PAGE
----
MySQL 8.0 Reference Manual Including MySQL NDB Cluster 8.0

6.2.1 Account User Names and Passwords

MySQL stores accounts in the user table of the mysql system database. An account is defined in terms of a user name and the client host or hosts from which the user can connect to the server. For information about account representation in the user table, see Section 6.2.3, “Grant Tables”.

An account may also have authentication credentials such as a password. The credentials are handled by the account authentication plugin. MySQL supports multiple authentication plugins. Some of them use built-in authentication methods, whereas others enable authentication using external authentication methods. See Section 6.2.17, “Pluggable Authentication”.

There are several distinctions between the way user names and passwords are used by MySQL and your operating system:

The MySQL installation process populates the grant tables with an initial root account, as described in Section 2.10.4, “Securing the Initial MySQL Account”, which also discusses how to assign a password to it. Thereafter, you normally set up, modify, and remove MySQL accounts using statements such as CREATE USER, DROP USER, GRANT, and REVOKE. See Section 6.2.8, “Adding Accounts, Assigning Privileges, and Dropping Accounts”, and Section 13.7.1, “Account Management Statements”.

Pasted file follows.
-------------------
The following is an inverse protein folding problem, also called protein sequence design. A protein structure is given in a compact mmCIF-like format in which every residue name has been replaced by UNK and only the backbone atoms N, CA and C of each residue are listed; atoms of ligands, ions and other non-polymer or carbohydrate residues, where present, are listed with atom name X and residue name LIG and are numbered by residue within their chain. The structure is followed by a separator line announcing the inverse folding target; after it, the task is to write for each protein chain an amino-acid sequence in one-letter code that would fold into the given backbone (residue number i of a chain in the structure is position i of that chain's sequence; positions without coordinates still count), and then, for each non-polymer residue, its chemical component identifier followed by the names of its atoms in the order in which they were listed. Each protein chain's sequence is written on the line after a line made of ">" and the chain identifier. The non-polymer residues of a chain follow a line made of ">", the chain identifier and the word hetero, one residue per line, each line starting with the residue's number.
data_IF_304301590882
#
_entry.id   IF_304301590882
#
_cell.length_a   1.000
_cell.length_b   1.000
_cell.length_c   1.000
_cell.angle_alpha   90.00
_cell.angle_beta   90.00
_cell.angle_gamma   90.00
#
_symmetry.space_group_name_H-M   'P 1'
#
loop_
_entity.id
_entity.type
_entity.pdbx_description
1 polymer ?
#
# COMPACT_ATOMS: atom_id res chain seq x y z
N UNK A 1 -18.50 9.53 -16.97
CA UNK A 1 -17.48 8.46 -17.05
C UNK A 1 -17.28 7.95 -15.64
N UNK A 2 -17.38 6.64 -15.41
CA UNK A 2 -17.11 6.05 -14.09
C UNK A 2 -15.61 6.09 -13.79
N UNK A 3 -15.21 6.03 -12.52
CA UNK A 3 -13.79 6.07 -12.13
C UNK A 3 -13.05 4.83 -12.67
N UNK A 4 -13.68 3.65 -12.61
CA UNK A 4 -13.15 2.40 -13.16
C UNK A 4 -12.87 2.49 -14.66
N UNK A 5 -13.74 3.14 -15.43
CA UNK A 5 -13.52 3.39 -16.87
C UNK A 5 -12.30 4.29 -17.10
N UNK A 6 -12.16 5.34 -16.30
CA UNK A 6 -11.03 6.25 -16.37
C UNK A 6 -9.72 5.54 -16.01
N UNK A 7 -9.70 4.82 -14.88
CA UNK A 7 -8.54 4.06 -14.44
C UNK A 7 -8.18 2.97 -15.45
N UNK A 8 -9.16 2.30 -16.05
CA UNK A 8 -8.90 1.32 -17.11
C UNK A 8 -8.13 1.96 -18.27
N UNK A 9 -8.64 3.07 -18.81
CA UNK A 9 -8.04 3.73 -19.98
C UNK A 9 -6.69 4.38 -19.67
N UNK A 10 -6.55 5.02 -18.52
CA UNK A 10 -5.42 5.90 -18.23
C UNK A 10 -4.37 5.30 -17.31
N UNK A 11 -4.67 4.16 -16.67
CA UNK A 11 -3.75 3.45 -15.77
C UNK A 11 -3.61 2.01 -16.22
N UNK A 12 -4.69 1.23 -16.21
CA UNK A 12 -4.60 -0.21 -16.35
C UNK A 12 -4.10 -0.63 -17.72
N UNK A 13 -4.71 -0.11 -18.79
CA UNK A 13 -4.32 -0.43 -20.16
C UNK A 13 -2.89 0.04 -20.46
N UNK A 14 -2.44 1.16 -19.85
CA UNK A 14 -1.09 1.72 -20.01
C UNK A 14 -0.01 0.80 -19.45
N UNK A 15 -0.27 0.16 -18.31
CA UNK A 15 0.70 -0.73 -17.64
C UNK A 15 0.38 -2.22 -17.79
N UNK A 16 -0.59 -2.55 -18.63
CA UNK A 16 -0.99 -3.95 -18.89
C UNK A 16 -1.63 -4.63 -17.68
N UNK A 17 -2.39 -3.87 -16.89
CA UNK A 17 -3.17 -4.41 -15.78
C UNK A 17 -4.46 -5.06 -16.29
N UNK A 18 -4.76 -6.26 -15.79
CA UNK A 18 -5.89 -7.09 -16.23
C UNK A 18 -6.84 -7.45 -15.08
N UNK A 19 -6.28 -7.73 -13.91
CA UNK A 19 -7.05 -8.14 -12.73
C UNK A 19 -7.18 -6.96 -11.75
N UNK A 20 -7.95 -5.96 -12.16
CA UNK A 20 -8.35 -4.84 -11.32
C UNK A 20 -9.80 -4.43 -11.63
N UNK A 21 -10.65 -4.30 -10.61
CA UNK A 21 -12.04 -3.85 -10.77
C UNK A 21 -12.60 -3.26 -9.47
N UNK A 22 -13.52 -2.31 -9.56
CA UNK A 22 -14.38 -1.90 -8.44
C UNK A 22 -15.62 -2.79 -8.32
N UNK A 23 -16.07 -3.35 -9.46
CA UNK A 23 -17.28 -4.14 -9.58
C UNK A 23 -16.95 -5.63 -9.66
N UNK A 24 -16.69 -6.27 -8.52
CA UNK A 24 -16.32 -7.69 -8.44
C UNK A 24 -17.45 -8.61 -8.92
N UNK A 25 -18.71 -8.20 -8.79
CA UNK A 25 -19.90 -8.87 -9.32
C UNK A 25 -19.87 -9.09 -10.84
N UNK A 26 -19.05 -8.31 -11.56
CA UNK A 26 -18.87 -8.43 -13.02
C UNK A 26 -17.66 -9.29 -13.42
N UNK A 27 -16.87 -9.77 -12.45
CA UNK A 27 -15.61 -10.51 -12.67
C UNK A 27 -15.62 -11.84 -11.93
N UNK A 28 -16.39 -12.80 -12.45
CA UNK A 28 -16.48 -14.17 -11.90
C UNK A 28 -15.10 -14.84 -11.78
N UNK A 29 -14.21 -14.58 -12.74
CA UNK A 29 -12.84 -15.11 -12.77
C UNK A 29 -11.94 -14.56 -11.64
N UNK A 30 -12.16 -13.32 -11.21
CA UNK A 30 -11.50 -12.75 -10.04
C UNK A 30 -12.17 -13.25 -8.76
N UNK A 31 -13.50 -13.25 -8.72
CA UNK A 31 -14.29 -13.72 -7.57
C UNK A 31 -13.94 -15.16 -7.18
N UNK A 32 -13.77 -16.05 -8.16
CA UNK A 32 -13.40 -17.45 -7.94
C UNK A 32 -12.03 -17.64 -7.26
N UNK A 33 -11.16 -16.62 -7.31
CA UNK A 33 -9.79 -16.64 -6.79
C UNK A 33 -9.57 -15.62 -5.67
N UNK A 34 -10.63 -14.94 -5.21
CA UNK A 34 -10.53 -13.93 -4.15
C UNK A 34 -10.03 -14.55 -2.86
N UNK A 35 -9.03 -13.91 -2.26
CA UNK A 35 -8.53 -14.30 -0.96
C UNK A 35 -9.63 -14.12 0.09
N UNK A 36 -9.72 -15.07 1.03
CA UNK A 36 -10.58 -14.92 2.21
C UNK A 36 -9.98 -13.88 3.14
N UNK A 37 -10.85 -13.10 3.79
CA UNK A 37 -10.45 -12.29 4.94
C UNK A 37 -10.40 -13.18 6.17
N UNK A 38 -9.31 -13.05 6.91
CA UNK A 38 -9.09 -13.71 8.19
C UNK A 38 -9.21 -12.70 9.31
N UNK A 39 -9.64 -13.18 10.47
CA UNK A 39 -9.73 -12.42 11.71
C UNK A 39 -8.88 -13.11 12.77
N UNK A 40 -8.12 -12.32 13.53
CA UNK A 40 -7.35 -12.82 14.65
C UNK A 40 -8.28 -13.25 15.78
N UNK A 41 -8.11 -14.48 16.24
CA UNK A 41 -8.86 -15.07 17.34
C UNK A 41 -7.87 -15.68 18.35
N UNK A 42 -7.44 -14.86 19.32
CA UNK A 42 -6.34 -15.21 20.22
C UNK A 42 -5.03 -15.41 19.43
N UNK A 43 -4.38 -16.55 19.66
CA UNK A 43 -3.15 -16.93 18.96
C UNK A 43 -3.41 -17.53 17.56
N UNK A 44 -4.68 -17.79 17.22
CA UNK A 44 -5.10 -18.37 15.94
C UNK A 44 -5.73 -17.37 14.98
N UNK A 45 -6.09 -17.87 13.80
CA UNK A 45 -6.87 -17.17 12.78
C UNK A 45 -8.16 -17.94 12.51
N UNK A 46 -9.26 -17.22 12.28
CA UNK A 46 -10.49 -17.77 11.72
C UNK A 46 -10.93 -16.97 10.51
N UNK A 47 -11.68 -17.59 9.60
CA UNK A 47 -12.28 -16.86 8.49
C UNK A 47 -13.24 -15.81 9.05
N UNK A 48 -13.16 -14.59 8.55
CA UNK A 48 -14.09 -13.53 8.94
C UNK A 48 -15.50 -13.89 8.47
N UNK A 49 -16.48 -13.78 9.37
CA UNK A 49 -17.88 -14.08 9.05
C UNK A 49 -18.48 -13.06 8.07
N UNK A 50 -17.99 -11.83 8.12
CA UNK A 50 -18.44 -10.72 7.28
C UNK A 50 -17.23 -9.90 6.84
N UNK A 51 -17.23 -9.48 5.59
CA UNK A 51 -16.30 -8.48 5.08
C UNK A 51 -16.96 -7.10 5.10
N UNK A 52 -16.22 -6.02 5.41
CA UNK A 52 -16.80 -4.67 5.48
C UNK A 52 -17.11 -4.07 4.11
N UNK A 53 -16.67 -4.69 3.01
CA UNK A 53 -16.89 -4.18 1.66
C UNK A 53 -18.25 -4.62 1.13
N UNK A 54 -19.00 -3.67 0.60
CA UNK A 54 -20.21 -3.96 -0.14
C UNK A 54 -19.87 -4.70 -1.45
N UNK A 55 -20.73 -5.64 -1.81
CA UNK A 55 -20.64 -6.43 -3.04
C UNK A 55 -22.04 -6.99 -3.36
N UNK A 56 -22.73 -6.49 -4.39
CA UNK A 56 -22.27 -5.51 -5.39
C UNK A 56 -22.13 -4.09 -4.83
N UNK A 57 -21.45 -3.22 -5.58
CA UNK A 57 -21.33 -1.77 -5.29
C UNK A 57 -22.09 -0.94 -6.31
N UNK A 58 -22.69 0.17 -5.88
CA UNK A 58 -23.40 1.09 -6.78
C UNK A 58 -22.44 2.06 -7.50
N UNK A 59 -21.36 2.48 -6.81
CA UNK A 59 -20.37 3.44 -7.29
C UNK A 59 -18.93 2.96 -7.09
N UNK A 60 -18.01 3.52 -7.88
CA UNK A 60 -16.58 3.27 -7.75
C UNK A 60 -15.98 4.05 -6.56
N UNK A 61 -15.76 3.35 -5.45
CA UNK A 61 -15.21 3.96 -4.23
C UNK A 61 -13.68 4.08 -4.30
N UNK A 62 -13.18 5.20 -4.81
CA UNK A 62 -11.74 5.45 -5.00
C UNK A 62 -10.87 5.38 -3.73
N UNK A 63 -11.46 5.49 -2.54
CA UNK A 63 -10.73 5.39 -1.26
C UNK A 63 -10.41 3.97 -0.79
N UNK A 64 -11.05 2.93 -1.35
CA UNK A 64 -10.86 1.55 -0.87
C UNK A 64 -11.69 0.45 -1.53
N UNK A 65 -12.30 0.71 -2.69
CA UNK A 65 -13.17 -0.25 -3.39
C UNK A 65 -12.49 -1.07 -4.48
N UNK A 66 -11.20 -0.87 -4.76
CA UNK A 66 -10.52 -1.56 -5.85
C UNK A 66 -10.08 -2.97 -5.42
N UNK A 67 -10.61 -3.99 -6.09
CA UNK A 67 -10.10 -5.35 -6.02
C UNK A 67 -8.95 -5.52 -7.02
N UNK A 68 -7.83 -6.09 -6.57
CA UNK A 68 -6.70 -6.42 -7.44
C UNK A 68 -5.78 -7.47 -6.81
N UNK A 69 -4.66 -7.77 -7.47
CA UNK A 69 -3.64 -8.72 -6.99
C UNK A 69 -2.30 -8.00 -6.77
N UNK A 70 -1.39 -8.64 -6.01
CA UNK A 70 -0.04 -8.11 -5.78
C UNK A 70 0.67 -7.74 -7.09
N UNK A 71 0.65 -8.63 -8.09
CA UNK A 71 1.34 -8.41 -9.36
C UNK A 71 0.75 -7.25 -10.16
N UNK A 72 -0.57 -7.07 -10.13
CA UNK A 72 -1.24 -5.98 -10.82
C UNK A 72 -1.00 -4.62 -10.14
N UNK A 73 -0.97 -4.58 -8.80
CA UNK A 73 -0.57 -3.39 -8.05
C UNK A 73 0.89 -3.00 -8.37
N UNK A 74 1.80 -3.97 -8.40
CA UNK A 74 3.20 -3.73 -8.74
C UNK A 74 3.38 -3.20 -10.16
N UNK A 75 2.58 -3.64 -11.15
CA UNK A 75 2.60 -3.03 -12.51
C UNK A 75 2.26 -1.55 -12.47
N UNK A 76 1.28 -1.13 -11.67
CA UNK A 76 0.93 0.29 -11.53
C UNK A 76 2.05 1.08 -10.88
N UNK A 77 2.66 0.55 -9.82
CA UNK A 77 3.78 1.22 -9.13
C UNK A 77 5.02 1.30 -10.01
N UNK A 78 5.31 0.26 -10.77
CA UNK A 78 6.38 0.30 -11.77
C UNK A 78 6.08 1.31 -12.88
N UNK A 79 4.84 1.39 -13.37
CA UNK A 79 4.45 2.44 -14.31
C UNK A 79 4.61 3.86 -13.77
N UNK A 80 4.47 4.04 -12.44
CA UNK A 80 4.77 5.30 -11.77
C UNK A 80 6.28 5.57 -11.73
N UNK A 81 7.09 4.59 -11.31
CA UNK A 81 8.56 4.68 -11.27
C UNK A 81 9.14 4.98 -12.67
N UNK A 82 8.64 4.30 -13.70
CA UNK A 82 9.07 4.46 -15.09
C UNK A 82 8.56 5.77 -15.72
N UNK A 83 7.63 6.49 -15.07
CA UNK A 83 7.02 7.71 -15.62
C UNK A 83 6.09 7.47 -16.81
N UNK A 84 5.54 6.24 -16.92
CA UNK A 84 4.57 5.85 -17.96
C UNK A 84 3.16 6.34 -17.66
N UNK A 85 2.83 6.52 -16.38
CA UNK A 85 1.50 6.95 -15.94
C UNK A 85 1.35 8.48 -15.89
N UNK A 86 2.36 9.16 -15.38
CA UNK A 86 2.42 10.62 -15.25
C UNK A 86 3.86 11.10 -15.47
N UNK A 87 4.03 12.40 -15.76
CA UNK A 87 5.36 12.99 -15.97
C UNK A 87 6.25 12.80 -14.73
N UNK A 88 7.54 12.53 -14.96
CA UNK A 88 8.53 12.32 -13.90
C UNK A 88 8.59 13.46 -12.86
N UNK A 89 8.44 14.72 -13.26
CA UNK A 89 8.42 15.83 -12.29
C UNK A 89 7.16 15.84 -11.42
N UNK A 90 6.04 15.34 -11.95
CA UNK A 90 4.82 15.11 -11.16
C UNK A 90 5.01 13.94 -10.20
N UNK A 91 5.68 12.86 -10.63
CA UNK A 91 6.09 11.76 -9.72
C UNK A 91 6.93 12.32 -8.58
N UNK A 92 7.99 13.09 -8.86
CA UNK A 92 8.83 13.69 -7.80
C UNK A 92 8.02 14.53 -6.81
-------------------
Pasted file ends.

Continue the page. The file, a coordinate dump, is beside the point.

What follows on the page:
To connect to a MySQL server with a command-line client, specify user name and password options as necessary for the account that you want to use:

shell> mysql --user=finley --password db_name

If you prefer short options, the command looks like this:

shell> mysql -u finley -p db_name

If you omit the password value following the --password or -p option on the command line (as just shown), the client prompts for one. Alternatively, the password can be specified on the command line:

shell> mysql --user=finley --password=password db_name
shell> mysql -u finley -ppassword db_name

If you use the -p option, there must be no space between -p and the following password value.

Specifying a password on the command line should be considered insecure. See Section 6.1.2.1, “End-User Guidelines for Password Security”. To avoid giving the password on the command line, use an option file or a login path file. See Section 4.2.2.2, “Using Option Files”, and Section 4.6.7, “mysql_config_editor — MySQL Configuration Utility”.

For additional information about specifying user names, passwords, and other connection parameters, see Section 4.2.3, “Connecting to the MySQL Server”.